User accounts are created and stored as objects in Active Directory®. User accounts can be used by human users or programs such as Win32 services use to log on to a computer. When a user logs on, the system verifies the user's password by comparing it with information stored in the user's user object in Active Directory. If the password is authenticated (that is, the password presented matches the password stored in the user object), the system produces an access token. An access token is an object that describes the security context of a process or thread. The information in a token includes the security identity and group memberships of the user account associated with the process or thread. Every process executed on behalf of this user has a copy of this access token.
Each user or application that accesses resources in a Windows® 2000 domain must have an account in Active Directory. Windows 2000 uses this user account to verify that the user or application has permission to use a resource.
A user account can be used to do the following:
Groups can contain members, which are references to users and other groups. Groups can also be used to control access to shared resources. When assigning permissions for resources (file shares, printers, and so on), administrators should assign those permissions to a group rather than to the individual users. The permissions are assigned once to the group, instead of several times to each individual user. This helps simplify the maintenance and administration of a network.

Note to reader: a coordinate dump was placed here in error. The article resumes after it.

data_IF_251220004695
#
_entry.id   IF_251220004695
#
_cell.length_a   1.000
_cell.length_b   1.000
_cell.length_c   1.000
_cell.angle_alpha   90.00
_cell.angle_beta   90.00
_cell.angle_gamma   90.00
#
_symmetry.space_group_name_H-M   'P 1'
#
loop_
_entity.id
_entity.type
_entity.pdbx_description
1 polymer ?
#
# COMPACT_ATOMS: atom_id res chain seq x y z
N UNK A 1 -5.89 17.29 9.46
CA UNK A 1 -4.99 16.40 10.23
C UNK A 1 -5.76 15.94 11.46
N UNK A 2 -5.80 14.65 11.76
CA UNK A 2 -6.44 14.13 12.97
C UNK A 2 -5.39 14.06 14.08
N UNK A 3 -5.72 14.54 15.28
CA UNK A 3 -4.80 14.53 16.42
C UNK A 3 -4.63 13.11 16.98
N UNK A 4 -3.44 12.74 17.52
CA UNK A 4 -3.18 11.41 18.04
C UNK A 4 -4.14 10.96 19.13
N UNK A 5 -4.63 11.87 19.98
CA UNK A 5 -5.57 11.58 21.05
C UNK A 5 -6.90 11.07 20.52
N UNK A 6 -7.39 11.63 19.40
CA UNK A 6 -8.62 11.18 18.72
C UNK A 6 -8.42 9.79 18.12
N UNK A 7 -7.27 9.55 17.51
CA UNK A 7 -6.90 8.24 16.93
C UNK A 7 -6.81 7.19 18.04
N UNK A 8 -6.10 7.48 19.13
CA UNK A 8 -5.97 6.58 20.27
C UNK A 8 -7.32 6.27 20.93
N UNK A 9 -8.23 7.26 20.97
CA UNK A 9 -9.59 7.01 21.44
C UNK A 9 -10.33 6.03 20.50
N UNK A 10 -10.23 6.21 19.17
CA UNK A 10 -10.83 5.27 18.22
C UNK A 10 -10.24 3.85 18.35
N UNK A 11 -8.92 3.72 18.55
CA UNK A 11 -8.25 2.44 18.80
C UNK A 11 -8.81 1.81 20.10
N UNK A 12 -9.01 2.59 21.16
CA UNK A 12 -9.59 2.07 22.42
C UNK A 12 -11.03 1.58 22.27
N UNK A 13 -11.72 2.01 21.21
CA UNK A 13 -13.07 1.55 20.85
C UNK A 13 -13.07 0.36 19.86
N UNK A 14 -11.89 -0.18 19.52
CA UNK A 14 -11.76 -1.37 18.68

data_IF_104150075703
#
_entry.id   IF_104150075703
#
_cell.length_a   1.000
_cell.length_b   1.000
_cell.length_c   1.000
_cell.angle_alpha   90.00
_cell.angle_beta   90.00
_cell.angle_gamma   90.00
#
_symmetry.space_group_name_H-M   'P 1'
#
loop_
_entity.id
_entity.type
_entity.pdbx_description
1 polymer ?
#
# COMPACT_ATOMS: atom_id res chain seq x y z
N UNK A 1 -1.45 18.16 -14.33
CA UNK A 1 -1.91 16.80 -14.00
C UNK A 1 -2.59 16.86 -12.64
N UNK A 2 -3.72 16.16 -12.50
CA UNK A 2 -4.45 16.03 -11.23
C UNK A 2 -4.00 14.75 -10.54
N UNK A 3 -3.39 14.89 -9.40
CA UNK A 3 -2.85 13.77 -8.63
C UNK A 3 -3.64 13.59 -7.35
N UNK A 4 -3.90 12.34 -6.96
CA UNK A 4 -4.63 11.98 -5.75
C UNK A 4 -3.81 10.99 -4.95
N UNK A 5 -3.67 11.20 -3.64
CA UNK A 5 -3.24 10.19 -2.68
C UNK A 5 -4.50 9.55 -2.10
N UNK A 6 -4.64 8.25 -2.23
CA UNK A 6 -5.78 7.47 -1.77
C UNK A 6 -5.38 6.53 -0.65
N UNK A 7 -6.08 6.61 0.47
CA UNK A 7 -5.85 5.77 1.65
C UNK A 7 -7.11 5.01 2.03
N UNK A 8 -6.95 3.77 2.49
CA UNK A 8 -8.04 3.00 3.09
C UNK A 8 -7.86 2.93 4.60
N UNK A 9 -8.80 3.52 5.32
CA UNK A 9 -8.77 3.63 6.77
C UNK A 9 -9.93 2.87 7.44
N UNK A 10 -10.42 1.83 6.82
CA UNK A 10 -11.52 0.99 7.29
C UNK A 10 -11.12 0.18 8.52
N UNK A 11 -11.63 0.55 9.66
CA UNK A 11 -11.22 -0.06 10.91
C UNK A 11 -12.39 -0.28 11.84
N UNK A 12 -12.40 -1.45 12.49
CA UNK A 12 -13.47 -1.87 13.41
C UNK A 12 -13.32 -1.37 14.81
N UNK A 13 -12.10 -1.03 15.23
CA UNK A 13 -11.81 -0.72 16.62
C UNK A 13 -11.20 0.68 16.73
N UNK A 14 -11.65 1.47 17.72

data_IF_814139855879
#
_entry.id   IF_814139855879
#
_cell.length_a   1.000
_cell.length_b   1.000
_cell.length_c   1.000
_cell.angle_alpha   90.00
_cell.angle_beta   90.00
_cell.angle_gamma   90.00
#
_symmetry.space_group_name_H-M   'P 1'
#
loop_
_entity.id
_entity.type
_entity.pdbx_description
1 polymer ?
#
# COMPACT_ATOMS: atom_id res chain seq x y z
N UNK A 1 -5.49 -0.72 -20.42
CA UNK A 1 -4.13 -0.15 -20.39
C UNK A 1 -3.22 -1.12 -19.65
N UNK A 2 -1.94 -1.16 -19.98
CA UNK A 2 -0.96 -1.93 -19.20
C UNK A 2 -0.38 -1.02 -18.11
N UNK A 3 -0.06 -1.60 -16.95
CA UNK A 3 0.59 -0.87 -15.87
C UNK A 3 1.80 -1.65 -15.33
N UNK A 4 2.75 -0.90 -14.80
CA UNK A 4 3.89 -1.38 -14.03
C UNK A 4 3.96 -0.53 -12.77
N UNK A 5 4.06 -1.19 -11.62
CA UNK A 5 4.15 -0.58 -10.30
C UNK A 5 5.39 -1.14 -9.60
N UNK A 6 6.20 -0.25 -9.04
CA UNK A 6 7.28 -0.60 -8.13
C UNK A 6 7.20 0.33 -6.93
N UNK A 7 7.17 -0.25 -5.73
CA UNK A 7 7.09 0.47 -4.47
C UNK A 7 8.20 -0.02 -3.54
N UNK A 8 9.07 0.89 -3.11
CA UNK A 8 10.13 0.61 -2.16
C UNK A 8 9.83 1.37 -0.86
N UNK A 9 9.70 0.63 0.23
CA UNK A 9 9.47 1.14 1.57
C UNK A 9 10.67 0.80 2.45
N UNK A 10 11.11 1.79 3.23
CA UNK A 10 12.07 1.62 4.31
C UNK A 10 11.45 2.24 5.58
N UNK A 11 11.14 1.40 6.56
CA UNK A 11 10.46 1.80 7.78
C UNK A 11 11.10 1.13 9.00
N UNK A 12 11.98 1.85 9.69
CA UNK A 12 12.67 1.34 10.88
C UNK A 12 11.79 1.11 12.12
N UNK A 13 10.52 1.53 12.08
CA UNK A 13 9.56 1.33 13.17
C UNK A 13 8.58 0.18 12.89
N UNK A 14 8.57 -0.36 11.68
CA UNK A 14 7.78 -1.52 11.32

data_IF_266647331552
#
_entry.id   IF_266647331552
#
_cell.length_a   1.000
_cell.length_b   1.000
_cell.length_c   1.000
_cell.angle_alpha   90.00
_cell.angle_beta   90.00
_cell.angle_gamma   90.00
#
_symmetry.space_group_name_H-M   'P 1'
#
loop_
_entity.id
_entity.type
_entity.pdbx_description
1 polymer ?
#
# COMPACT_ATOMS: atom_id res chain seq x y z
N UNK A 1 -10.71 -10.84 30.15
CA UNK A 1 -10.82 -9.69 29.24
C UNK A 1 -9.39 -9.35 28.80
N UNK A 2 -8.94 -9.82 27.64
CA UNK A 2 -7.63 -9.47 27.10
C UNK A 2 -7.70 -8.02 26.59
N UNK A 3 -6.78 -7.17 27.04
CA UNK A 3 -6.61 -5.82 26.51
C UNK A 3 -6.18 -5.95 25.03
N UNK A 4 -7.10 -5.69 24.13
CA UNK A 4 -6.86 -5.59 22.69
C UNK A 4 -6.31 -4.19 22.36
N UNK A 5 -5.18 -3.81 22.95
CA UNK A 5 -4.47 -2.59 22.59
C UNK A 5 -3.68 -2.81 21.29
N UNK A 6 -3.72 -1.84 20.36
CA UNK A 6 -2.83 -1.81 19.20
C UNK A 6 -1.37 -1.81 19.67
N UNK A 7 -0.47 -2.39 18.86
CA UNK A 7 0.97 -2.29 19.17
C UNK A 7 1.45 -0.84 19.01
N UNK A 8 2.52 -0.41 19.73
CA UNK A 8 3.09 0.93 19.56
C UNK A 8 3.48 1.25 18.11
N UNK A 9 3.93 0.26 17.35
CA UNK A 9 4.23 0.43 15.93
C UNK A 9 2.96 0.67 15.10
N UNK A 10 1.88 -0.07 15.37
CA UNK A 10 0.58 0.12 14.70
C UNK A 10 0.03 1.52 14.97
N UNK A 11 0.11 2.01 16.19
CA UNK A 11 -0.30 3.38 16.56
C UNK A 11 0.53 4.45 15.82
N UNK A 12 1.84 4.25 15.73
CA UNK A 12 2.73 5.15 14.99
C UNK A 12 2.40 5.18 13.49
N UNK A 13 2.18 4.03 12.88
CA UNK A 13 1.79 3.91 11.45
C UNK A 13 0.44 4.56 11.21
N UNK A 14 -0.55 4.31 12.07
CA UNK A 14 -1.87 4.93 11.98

Both users and contacts can be used to represent human users. However, a user is a security principal; a contact is not.
A user can be used to enable a human user to log on and access shared resources.
A contact is used only for distribution list and e-mail purposes. However, a contact can contain most of the information stored in a user object such as address, phone numbers, and so on — since both user and contact are derived from the person classSchema object. A contact has no security context; therefore, a contact cannot be used to control access to shared resources and cannot be used to log on to a computer.
The computer object class inherits from the user object class. A computer object represents a computer; however, the computer and the computer's local services often require access to the network and shared resources. When the computer accesses shared resources (not the user logged on to the computer), it needs an access token just as a human user logged on as a user does. When a computer accesses the network, it uses an access token containing the security identifier for the computer's computer account and the groups that account is a member of.
A service can run in the context of LocalSystem or a specific service account. On computers running Windows 2000, a service that runs in the context of the LocalSystem account uses the credentials of the computer.